$$\begin{aligned} U^{3+1}= & {} O(\theta _{34},\delta _{34})O(\theta _{24}, \delta _{24})R(\theta _{14})R(\theta _{23})O\nonumber \\&\times (\theta _{13},\delta _{13})R(\theta _{12}), \end{aligned}$$
where \(O(\theta _{ij},\delta _{ij})\) are \(4 \times 4\) orthogonal matrices with phase \(\delta _{ij}\) associated with the ij sector, and \(R(\theta _{ij})\) are the rotation matrix with the ij sector. In the 3 + 1 scenario, in addition to \(\Delta m^2_{21}\) and \(\Delta m^2_{31}\), there is a third mass-squared difference, \(\Delta m^{2}_{41}\). For the long-baseline experiments, fast oscillations due to this third mass squared difference would be averaged out for values of \(\Delta m^{2}_{41} \sim {\mathcal {O}}(1\)eV\(^{2}\)) due to the finite resolution of the detectors. Hence, for these values of \(\Delta m^{2}_{41} \sim \)1 eV\(^{2}\) the \(\nu _\mu \rightarrow \nu _e\) oscillation probability can be written as [49],
$$\begin{aligned} P_{\mu e}^{4\nu } = P_{1} + P_{2}(\delta _{13})+P_{3}(\delta _{24})+P_{4}(\delta _{13}+\delta _{24}), \end{aligned}$$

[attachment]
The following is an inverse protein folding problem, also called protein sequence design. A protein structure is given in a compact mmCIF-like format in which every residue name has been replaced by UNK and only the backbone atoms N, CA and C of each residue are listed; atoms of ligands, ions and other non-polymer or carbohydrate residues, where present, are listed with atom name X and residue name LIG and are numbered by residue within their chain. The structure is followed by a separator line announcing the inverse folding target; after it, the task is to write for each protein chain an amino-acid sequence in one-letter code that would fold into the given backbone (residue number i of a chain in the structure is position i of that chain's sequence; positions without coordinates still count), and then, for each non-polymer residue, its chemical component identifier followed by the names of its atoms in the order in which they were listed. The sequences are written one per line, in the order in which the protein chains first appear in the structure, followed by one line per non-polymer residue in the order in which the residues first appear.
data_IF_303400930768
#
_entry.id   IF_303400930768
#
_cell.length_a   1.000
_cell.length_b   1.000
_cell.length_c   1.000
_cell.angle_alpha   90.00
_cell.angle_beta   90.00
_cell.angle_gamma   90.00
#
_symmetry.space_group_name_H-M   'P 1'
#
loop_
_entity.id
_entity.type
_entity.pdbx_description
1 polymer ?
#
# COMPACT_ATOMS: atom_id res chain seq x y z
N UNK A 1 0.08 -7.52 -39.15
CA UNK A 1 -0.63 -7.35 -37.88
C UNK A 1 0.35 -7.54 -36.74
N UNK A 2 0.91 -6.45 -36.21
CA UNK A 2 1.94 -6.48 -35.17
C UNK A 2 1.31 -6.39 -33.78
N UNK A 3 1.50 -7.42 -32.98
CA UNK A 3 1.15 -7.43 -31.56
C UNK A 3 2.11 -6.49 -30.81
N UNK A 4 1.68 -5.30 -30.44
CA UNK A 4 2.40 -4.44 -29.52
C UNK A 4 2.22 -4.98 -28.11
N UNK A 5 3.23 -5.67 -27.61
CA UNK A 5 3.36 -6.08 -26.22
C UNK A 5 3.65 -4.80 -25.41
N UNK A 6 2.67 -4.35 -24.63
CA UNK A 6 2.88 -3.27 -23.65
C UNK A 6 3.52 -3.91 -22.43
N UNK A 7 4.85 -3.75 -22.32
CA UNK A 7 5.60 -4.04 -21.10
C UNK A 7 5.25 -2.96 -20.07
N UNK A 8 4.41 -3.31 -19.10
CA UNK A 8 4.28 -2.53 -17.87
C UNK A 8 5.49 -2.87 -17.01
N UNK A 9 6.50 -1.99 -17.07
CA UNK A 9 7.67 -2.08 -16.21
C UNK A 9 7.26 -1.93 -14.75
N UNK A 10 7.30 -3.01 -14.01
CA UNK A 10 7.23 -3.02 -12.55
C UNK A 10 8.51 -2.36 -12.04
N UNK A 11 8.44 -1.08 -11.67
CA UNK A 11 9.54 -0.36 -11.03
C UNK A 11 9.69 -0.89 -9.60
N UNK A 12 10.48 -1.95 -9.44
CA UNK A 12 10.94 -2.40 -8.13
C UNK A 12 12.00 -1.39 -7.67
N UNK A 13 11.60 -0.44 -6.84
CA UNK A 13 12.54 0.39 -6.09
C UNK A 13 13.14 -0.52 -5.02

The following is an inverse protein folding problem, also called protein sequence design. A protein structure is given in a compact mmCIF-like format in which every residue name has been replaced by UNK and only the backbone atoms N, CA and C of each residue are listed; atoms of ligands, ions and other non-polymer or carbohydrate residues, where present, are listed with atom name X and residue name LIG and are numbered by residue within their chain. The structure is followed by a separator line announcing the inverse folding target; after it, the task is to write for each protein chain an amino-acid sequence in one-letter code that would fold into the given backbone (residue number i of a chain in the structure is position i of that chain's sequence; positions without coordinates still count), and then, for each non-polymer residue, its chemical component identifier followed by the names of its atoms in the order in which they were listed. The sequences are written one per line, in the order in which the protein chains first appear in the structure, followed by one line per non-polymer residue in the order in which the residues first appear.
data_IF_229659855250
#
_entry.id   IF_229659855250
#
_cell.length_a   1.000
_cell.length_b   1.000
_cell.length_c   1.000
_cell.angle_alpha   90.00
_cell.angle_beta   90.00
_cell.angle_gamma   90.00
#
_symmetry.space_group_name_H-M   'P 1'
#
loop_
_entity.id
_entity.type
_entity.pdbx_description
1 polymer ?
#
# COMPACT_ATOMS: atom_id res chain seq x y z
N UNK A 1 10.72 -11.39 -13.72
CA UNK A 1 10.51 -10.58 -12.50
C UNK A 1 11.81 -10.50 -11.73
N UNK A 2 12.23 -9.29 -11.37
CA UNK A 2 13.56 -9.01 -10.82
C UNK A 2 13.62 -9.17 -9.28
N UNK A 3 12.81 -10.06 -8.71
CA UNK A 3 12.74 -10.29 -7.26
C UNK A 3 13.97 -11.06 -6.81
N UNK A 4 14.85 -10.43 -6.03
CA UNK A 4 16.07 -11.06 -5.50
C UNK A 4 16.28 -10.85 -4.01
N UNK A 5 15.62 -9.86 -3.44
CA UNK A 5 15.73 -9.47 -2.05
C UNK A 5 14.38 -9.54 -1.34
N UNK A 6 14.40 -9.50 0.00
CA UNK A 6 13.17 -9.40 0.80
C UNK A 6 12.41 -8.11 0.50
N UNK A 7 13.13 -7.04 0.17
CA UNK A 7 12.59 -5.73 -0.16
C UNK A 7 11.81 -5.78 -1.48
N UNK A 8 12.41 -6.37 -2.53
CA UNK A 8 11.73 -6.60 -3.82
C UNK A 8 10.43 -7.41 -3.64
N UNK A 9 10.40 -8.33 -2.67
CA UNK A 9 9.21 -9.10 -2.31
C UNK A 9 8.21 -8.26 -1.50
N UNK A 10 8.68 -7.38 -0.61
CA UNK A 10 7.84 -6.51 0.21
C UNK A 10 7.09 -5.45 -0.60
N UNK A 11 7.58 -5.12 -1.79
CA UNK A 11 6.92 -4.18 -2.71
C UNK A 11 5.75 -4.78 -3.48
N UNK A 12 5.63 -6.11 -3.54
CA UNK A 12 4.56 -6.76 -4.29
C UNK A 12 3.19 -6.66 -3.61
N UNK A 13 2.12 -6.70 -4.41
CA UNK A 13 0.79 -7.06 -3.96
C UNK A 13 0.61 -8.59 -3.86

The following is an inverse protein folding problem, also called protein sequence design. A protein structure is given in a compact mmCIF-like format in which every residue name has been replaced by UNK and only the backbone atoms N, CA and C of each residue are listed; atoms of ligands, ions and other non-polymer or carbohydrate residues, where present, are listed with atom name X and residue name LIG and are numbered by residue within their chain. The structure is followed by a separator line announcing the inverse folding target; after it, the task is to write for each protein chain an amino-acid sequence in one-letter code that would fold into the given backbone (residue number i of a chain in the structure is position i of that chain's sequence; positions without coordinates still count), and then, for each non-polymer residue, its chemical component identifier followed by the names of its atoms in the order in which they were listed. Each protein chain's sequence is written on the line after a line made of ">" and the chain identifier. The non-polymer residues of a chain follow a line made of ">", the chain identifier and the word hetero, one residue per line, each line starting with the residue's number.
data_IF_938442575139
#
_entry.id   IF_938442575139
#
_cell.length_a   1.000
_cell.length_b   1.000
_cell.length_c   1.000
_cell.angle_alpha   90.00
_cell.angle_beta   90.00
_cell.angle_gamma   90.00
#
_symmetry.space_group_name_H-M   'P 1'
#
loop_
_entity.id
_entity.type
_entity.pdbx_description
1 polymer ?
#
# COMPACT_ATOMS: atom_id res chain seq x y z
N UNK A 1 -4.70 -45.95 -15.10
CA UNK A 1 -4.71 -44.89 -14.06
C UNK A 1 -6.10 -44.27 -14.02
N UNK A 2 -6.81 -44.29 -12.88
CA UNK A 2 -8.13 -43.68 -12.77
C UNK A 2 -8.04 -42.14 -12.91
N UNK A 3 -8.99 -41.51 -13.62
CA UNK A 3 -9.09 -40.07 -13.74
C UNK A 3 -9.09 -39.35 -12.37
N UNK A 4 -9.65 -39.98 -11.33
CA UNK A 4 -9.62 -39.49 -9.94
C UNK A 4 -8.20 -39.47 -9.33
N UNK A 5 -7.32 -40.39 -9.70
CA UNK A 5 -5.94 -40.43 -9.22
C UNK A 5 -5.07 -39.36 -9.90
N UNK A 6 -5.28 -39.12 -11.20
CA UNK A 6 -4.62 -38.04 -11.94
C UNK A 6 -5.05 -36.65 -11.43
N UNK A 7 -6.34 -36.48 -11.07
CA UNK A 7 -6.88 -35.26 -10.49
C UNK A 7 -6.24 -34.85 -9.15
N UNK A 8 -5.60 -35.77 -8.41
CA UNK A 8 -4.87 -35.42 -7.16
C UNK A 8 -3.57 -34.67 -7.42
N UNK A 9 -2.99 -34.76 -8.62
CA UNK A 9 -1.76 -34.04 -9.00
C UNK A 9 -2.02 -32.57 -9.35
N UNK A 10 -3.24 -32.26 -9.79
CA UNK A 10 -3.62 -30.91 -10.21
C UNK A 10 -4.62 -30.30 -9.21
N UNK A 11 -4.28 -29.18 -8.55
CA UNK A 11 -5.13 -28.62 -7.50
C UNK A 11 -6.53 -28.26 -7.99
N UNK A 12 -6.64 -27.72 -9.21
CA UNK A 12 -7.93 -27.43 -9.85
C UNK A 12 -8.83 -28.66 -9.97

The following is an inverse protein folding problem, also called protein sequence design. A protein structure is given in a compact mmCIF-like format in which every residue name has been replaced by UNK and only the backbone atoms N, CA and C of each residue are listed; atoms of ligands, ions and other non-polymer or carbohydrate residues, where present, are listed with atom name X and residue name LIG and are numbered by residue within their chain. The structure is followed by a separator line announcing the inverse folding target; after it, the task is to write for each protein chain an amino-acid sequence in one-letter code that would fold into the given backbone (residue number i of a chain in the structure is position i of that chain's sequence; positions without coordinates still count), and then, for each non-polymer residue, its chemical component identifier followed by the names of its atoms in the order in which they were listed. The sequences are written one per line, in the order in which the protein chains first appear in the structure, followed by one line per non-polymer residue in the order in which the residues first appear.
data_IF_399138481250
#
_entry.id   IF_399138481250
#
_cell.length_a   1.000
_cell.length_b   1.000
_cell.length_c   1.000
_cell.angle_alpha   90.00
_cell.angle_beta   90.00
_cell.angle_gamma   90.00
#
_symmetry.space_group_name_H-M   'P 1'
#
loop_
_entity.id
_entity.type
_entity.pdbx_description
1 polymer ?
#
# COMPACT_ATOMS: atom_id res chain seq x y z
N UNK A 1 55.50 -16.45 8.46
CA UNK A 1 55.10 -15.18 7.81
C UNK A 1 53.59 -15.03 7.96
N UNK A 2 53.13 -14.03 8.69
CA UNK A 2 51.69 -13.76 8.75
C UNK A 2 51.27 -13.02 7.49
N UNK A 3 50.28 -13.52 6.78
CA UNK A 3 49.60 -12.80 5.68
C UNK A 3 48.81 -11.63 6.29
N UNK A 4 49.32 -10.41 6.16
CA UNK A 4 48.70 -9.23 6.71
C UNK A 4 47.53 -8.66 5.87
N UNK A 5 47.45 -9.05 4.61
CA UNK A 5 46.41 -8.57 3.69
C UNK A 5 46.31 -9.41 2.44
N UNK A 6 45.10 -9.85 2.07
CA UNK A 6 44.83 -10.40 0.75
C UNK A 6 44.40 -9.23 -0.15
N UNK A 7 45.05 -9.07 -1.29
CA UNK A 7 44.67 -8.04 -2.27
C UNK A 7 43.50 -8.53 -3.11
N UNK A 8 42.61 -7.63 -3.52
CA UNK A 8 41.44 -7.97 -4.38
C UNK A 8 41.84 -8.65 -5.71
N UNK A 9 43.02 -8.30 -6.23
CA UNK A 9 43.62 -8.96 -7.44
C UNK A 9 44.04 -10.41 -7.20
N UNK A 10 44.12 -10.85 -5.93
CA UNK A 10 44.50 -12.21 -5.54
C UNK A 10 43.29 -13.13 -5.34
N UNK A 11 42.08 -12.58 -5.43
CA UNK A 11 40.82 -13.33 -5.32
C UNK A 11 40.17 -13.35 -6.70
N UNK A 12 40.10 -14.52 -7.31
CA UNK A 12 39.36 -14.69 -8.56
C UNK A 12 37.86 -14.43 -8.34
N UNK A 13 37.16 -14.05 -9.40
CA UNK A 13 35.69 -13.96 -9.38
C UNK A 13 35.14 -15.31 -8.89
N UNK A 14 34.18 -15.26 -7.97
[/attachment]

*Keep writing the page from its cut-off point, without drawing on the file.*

where \(P_{1}\) is the term independent of any phase, \(P_{2}(\delta _{13})\) depends only on \(\delta _{13}\), \(P_{3}(\delta _{24})\) depends only on \(\delta _{24}\) and \(P_{4}(\delta _{13}+\delta _{24})\) depends on the combination (\(\delta _{13}+\delta _{24}\)). Note that while we will numerically calculate the exact probability in presence of earth matter effect in all our results presented in the next section, here for simplicity we give the analytic expressions for vacuum only. We stress that the same expressions will be valid for neutrinos propagating in constant density matter, just by replacing the oscillation parameters \(\theta _{13}\) and \(\Delta m^2_{31}\) in vacuum with those in constant density matter. We will discuss towards the end of this section the role of matter in the fake solution. The full expression of the different terms in Eq. (2) are as follows: